Everyone knows that “champagne” only comes from the Champagne region of France, and that everything else is sparkling wine. But according to Hugo, there are no official laws or regulations that actually govern it. It’s an old gentleman’s agreement, like a high five, it doesn’t really mean anything. Quick search through interwebs indicates that only wineries who gained permission before 2006 can label their bottles as champagne. Most champagnes are a combination of different types of grapes and harvests of various years. If the grapes grown in a particular year are of stellar quality, they can be bottled using only that year and it is classified as a “vintage.” We sampled a glass of Vintage Möet & Chandon 2006 Rosé. The grapes were all harvested in 2006 and remained on the yeast for seven years before being finally bottled, giving the wine a yeastier, dry taste. When I tasted it, there was certainly a difference between this and the Imperial Rosé, but this was my third glass of bubbly and distinguishing between the finer flavor notes was not fully available to me at the moment…
“Who lives in Houston?” [half of class raises their hand] “Oh I have to be careful now. “
Dude Houston > everything. Don’t hate Mr. Le French. This poorly crafted metaphor was an interesting segue into determining the quality of a champagne. It’s highly dependent upon which village in France it comes from, the village’s reputation and whether it is a “first grove” selection. I was into my third glass of champagne at this point, so the details were a little fuzzy…however I do remember him describing the different between prosecco and champagne. Prosecco is produced like soda and is carbonated with a stream of carbon dioxide. Champagne on the other hand is carbonated right in the bottle, as the yeast ferments. So there is actually a chance out there that you could get a flat bottle of champagne if the yeast died prematurely or something. Pretty cool.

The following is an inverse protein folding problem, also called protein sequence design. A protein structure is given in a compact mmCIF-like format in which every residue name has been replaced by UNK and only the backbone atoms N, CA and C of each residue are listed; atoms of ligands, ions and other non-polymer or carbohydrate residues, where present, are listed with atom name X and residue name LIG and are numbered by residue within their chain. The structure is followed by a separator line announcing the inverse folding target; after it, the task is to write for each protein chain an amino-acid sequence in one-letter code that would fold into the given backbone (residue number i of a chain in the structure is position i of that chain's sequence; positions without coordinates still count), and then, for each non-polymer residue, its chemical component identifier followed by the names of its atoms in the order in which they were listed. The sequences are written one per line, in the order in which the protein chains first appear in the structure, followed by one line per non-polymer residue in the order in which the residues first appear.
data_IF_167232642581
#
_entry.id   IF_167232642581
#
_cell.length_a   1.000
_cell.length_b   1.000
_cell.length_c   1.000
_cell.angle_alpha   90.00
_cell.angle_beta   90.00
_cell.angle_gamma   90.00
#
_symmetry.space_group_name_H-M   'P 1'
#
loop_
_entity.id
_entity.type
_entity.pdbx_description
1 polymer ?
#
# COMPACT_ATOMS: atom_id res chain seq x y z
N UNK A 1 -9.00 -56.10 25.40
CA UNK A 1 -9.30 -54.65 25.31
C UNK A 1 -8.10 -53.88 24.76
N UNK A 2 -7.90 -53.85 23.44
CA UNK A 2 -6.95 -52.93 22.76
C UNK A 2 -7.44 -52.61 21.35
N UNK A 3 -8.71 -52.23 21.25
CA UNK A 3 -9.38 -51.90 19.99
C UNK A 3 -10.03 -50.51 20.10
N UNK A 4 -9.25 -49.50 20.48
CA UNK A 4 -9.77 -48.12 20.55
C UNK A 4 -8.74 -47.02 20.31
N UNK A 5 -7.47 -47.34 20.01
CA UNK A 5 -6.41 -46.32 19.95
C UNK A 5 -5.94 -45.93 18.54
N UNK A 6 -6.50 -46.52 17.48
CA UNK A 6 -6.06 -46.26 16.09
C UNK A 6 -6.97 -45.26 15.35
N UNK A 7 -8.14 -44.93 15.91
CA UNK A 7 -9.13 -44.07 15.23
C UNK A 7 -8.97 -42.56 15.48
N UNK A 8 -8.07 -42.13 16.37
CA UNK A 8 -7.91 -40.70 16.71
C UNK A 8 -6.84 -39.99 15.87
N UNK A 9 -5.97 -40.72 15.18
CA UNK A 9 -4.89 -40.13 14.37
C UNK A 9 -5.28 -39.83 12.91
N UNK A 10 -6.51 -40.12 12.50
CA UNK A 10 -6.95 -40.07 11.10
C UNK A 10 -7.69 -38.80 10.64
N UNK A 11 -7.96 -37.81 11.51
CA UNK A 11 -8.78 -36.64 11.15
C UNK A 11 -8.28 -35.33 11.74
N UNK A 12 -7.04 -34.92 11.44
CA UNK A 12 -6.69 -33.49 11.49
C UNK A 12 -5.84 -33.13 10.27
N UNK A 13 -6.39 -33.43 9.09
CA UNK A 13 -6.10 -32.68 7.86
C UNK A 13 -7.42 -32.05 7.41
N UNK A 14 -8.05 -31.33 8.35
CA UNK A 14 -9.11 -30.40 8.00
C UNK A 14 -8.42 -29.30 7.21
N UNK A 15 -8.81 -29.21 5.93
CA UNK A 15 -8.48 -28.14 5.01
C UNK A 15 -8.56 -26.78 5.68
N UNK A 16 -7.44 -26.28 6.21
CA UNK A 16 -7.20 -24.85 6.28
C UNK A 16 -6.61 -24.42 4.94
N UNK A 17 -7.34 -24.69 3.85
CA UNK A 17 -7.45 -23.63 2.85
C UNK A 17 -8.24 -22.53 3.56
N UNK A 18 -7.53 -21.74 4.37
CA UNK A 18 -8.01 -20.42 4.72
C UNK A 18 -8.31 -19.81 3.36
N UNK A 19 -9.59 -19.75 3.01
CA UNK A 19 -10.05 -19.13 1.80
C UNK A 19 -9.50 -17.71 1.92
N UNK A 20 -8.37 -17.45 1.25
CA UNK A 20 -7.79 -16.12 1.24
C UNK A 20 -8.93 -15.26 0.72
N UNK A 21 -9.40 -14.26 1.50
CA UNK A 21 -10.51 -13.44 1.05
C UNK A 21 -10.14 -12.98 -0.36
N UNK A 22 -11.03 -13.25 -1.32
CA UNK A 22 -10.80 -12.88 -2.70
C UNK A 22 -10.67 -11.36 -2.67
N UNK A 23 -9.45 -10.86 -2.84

…and then Hugo proceeded to convince us that we should drink champagne out of a normal wine glass. A glass of Dom Pérignon was poured into the fairly standard non-descriptive wine glass and enjoyed all around. Having just graduated from college and used to drinking champagne out straight from
the bottle coffee mugs wine glasses, I now feel fully justified and not ashamed at all to serve in a simple wine glass.
“Salty, like Galveston”
The Dom Pérignon we tried was made of the highest grade of chardonnay and pinot noir grapes. It was bottled in 2004 and spent 9 years on the yeast. Hugo described the flavor as smooth, with notes of scotch and cognac. He said it evokes nutty smells, as well as those of pepper, spices, and salt…like Galveston. The bottle runs at about $180. I don’t know if you have been paying attention thus far, BUT I sampled a $45 glass of Dom Pérignon that can be best described as salty like Galveston. WHAT.
“You never forget your first Krug”
The final bubbly of the evening was a glass of Krug ‘Grand Cuvée bottled in 1990. And boy was my first time interesting. Krug does this thing where they bottle obscene amounts of different wines together to make a wildly unique champagne. This one consisted of 143 wines. Everyone in the wine world apparently raves over the ingeniousness that is a Krug and its consistently getting top reviews. Personally, I wasn’t impressed. It had a weird taste (licorice?) which may be something you have to acquire. But just so we’re all clear, I am no longer a Krug virgin.
If you’re interested in tasting champagnes and wines, the Tasting Room at Kings Harbor hosts a Monthly Wine Class every third Thursday of the month from 7-9pm for guided wine tasting and food pairings. There is also a Monthly Wine Tasting every last Saturday of the month 2-5pm where you sample 10 wines paired with appetizers and enjoy live music. Both events are $35/person. If you’re as lucky as me, you’ll get to try some glasses that are worth $45, so if wine is your thing. This is a total steal.